(Aside: It was fairly early on in the show I saw an FB note from Lovely Eva - one of the owners of the beloved Hotel Djupávík in Iceland, where both Sigur Ros played (in the adjacent abandoned factory) and I later stayed with Sandra. Eva had written how wonderful it was that I was getting to see Jónsi's show and that her husband had become friends with him while they were playing the show in 2006 and they both adore him. And there the book I had brought with me, on the cover! Eva, in the factory where they played in Heima! It was RIGHT! I should give it to him!)
The show was so vibrant and exciting, it lifted you and brought you down gently and then it made every hair on your body vibrate. Both of us got a little emotional. Ok, I wept a little, people. I ain't ashamed! They seemed so JOYFUL up there playing. You couldn't help but feeeeeel it.
They returned after the final song for two encores. The final song was so raucous, much like Sigur Ros' signature closer, but this time accompanied by effects so realistic and stirring, I literally felt like I was stuck in the middle of a wild, musical-thunderstorm - so much did I expect to feel the wetness of the rain I was seeing projected before me, the bolts of lightning, the winds, the steam rising off an imagined warm street - I was surprised I wasn't soaked at the end. The crowd went insane after this. Incredibly intense all the way around. Far and away my best show-going experience ever.
(Since I did not have a photo pass, I will just post one of Goldberg's photos from last night, though it is difficult to do justice to the amazingness of what we witnessed in one still - plus Jónsi has posted the whole series of them on his tour journal.)
Jónsi 11 © Michael Alan Goldberg
Post-show, feeling a bit spent, we hung out until we were escorted to the green room where approximately 25ish other people were waiting. Jónsi made quite an entrance and was immediately ensconced in people who he seemed to know rather well. Goldberg and I lingered awkwardly behind a piano for quite some time, attempting to judge the best moment to make The Move. When he broke away to refill his champagne I made a beeline for him. Awkwardly. Introduced myself, and in quick succession told him how my having seen Heima had moved me so much I knew I had to go to Iceland and I wanted to give him my book of photographs that I made while I was there. And I went to Djúpavík and I met Eva while I was there and she says hello! And my boyfriend interviewed you for Philly Weekly last week and that is him over there, come meet him and what an amazing show. Congratulations! Then he started to look at the book, congratulating me on releasing a book and telling me I had to have it in bookstores! In Iceland! Then he starts massaging the book cloth. And then while congratulating me again, he alternately starts beating me and then Goldberg on the arms with the book. Repeatedly. Excitedly and cheerfully so. Laughing maniacally. And thanking me profusely. And we laugh and cower. And he smacks us a bit more. Then he reaches for some champagne and he goes looking for his cup. And we run away. Not sure if he intended to come back. But we stumbled out asking each other what had just happened.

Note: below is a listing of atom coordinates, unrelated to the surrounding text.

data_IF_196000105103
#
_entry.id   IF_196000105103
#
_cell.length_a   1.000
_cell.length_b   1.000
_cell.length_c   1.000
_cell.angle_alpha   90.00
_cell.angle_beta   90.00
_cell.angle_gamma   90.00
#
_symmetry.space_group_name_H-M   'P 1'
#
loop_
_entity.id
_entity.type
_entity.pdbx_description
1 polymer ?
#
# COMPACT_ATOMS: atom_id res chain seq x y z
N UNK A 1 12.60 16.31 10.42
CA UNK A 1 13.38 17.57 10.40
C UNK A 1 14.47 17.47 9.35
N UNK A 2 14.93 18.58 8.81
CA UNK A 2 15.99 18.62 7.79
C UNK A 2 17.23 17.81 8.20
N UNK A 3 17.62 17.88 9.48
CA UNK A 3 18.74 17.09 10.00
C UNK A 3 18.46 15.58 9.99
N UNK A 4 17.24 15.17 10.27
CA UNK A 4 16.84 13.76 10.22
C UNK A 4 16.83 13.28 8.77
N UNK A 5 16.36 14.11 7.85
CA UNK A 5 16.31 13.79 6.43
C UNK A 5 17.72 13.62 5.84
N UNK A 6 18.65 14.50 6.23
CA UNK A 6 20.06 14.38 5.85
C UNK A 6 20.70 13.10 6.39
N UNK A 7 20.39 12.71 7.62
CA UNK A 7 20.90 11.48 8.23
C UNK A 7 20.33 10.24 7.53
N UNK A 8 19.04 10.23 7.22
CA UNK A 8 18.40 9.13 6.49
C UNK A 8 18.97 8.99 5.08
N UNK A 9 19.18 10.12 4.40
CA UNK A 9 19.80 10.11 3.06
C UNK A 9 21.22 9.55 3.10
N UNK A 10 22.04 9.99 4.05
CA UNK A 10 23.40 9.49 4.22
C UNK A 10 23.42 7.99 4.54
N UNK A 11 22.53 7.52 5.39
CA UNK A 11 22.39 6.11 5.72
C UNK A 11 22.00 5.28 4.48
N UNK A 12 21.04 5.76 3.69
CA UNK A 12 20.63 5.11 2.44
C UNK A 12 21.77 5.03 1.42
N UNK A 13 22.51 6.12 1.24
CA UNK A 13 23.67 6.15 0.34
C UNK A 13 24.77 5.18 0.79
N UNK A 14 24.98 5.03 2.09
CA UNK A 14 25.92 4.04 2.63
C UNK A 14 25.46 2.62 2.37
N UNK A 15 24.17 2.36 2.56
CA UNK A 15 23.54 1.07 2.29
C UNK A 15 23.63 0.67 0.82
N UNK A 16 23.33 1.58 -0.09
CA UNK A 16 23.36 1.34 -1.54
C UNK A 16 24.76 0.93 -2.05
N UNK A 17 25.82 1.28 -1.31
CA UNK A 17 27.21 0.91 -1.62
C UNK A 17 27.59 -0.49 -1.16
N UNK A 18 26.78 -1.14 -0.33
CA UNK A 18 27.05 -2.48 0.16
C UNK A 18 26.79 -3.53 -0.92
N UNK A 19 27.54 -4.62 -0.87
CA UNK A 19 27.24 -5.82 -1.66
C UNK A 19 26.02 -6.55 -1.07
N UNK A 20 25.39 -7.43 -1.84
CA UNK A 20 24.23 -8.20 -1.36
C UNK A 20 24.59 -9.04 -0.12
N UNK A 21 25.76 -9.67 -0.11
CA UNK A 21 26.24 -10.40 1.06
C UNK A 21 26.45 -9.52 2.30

And therein, my horoscope had just become a bit more real. One of the most surreal experiences of my life. I am trying to picture him in the tour bus with his cute little Alex sipping tea the next morning, looking it over. But I cannot be sure it didn't end up in some corner of the Electric Factory, hidden by empties. Not in a million years what I would have expected such a whirlwind of a night.
Let me tell you Rob Breszny: I have tasted mangosteens already, but nothing could prepare me for the punch that Icelandic Jónsis pack.